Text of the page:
[whatwg] Canvas.getContext error handling

Kenneth Russell kbr at google.com
Wed Apr 13 18:01:32 PDT 2011

On Wed, Apr 13, 2011 at 4:43 PM, Glenn Maynard <glenn at zewt.org> wrote:
> On Wed, Apr 13, 2011 at 4:21 PM, Kenneth Russell <kbr at google.com> wrote:
>> It's essential to be able to report more detail about why context
>> creation failed. We have already received a lot of feedback from users
>> and developers of popular projects like Google Body that doing so will
>> reduce end user frustration and provide them a path toward getting the
>> content to work.
> Hixie says this is a bad idea, for security reasons, and that the UA should
> just tell the user directly:
> http://krijnhoetmer.nl/irc-logs/whatwg/20110413#l-1056
> That said, the discussion lead to another approach:
> Calling canvas.getContext("webgl", {async: true}) will cause it to *always*
> return an object immediately, without attempting to initialize the
> underlying drawing context.  This context starts out in the "lost" state.
> As long as WebGL is supported by the browser, getContext will never return
> null, even for blacklisted GPUs.  The context is initialized
> asynchronously.  On success, webglcontextrestored is fired, as if the
> context had just come back from a normal context loss.  On failure,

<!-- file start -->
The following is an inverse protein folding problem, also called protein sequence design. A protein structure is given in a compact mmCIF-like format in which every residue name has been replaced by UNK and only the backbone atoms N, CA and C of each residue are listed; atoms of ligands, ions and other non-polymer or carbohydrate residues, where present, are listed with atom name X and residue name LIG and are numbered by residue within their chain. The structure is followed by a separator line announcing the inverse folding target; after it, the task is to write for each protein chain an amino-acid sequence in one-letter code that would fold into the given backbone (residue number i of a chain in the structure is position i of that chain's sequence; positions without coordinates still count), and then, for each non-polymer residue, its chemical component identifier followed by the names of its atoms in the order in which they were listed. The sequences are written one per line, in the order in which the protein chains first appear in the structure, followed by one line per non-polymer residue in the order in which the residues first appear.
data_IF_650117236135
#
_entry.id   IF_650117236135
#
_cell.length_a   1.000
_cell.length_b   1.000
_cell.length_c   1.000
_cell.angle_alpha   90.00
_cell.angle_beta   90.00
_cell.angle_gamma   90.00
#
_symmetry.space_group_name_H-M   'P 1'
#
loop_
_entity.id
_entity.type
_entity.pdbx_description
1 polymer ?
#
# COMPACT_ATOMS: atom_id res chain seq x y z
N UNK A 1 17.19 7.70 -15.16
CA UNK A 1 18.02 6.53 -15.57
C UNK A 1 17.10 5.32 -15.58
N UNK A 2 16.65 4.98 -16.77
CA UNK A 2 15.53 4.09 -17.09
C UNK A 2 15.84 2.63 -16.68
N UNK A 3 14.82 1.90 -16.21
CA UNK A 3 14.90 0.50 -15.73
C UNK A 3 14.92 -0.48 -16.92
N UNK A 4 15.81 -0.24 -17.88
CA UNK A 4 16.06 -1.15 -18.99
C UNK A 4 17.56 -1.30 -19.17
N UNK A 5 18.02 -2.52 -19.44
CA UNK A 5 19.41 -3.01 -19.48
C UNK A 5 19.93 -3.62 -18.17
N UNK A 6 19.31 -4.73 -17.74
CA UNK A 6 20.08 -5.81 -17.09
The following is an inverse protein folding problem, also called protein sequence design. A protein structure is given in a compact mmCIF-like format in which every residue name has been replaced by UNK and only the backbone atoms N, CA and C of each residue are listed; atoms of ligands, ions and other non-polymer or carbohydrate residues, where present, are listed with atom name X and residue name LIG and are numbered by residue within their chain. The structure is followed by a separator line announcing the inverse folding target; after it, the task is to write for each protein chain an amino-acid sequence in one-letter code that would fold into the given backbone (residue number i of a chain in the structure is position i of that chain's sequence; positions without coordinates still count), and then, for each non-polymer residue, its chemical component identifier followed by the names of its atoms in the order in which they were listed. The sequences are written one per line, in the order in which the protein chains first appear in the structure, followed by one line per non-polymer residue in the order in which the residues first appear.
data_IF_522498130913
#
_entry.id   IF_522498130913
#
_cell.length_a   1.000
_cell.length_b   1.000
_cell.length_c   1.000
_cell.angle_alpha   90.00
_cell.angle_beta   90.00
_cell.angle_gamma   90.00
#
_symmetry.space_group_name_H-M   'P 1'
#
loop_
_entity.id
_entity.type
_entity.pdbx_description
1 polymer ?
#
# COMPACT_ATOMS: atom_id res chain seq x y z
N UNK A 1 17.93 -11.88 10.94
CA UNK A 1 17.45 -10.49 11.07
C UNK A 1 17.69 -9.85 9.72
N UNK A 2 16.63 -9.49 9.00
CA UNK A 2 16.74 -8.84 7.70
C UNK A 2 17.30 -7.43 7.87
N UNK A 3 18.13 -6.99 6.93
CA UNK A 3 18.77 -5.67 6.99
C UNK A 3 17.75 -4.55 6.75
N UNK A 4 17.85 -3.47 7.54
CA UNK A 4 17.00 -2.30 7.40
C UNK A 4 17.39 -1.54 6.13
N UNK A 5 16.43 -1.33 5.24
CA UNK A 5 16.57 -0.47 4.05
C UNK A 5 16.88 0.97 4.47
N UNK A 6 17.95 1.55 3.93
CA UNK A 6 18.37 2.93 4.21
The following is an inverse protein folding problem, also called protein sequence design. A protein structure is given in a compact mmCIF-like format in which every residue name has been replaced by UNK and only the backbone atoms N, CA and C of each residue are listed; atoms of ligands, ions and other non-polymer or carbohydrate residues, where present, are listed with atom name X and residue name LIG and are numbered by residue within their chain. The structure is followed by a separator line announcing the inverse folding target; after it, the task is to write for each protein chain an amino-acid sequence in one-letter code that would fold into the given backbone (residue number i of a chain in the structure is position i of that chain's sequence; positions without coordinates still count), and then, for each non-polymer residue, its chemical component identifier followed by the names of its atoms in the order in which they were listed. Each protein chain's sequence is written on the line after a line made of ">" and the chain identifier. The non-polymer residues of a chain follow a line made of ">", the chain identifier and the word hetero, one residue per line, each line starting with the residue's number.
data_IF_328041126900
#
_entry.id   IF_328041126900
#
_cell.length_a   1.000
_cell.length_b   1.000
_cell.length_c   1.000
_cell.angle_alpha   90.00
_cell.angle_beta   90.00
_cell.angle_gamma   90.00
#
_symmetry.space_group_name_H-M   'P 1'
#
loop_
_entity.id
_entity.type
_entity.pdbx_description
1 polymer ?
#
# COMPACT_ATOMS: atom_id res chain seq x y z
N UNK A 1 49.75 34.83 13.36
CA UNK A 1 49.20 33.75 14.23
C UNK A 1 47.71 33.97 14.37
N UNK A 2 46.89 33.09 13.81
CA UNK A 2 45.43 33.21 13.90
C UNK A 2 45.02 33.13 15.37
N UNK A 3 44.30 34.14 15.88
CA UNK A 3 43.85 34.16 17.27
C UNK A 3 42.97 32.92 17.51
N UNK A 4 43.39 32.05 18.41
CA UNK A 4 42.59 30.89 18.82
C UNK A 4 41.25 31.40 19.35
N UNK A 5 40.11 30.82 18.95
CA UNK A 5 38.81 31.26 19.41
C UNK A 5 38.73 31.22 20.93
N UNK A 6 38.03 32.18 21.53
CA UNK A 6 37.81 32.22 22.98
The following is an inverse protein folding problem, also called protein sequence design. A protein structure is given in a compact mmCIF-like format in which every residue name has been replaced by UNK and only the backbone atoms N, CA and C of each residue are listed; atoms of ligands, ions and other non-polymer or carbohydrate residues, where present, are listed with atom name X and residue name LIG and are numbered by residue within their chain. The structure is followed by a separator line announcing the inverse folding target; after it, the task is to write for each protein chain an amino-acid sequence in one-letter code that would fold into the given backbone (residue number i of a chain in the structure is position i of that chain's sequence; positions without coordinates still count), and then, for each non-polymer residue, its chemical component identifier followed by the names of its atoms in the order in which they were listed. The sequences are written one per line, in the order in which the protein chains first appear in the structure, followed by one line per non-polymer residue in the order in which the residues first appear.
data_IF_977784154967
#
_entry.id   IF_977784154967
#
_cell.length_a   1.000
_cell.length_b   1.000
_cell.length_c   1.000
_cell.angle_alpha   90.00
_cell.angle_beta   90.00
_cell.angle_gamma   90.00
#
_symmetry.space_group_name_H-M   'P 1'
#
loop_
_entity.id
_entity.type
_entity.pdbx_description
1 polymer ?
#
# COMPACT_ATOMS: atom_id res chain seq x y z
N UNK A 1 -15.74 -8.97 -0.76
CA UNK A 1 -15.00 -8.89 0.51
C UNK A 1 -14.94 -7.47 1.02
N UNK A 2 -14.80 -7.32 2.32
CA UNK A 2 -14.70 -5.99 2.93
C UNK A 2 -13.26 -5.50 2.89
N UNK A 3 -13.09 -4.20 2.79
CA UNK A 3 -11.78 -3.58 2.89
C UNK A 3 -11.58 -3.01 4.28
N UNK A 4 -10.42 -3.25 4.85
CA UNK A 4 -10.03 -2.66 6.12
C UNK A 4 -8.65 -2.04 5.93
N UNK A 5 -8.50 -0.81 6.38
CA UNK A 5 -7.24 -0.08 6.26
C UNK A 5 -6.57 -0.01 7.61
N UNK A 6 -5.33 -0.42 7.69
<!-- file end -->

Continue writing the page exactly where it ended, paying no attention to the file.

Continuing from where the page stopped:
> webglcontextcreationerror is fired with a statusMessage, and possibly a flag
> indicating whether it's a permanent failure (GPU blacklisted) or a
> recoverable one (insufficient resources).
> If {async: true} isn't specified, then an initial context failure returns
> null (using the "unsupported contextId" approach), and there's no interface
> to get an error message--people should be strongly discouraged from using
> this API (deprecating it if possible).
> (If it's possible to make the backwards-incompatible change to remove sync
> initialization entirely, that would be good to do, but I'm assuming it's
> not.)
> There are other fine details (such as feature detection, and possibly
> distinguishing "initializing" from "lost"), but I'll wait for people to give
> their thoughts before delving in deeper.  Aside from giving a consistent way
> to report errors, this allows browsers to initialize WebGL contexts in the
> background.

Providing a programmatic status message about why WebGL initialization
failed (for example, that the user's card or driver is blacklisted) is
not a security issue. First, there would be no way to issue work to
the GPU to exploit any vulnerabilities that might exist, since the app
couldn't get a WebGLRenderingContext. Second, there wouldn't be
detailed enough information in the error message to find out what
graphics card is in use and attempt any other kind of targeted attacks
using other web rendering mechanisms.

Adding support for asynchronous initialization of WebGL is a good
idea, and should be proposed on public_webgl, but this discussion
should focus solely on improving the specification of the existing
synchronous initialization path, and its error conditions.

Given that the proposed asynchronous initialization path above uses
webglcontextcreationerror and provides a status message, I think that
should continue to be the error reporting mechanism for the current
initialization path. Then the introduction of any asynchronous
initialization path would be very simple: the application should
anticipate that it will receive a context lost event immediately,
rather than assuming it can immediately do its initialization. Error
reporting would be identical in the two scenarios.


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